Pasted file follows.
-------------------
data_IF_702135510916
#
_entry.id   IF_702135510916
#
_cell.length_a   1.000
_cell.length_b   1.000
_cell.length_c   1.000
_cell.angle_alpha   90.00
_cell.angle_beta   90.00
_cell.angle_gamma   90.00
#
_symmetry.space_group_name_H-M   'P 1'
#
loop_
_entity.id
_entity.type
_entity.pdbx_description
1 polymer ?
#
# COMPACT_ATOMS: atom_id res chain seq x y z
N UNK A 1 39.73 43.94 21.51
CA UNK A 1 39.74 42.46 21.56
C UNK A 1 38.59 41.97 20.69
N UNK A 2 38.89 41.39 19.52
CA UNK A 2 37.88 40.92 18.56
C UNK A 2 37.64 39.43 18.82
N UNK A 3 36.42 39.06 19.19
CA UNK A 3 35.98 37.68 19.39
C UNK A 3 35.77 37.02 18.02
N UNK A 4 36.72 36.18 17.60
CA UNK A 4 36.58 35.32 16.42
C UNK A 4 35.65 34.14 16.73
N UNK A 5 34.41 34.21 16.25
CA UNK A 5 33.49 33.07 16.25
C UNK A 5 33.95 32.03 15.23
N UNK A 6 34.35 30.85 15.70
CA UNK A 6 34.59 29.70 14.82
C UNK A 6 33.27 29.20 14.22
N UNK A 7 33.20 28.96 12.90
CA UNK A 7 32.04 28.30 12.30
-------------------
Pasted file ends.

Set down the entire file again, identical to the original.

data_IF_702135510916
#
_entry.id   IF_702135510916
#
_cell.length_a   1.000
_cell.length_b   1.000
_cell.length_c   1.000
_cell.angle_alpha   90.00
_cell.angle_beta   90.00
_cell.angle_gamma   90.00
#
_symmetry.space_group_name_H-M   'P 1'
#
loop_
_entity.id
_entity.type
_entity.pdbx_description
1 polymer ?
#
# COMPACT_ATOMS: atom_id res chain seq x y z
N UNK A 1 39.73 43.94 21.51
CA UNK A 1 39.74 42.46 21.56
C UNK A 1 38.59 41.97 20.69
N UNK A 2 38.89 41.39 19.52
CA UNK A 2 37.88 40.92 18.56
C UNK A 2 37.64 39.43 18.82
N UNK A 3 36.42 39.06 19.19
CA UNK A 3 35.98 37.68 19.39
C UNK A 3 35.77 37.02 18.02
N UNK A 4 36.72 36.18 17.60
CA UNK A 4 36.58 35.32 16.42
C UNK A 4 35.65 34.14 16.73
N UNK A 5 34.41 34.21 16.25
CA UNK A 5 33.49 33.07 16.25
C UNK A 5 33.95 32.03 15.23
N UNK A 6 34.35 30.85 15.70
CA UNK A 6 34.59 29.70 14.82
C UNK A 6 33.27 29.20 14.22
N UNK A 7 33.20 28.96 12.90
CA UNK A 7 32.04 28.30 12.30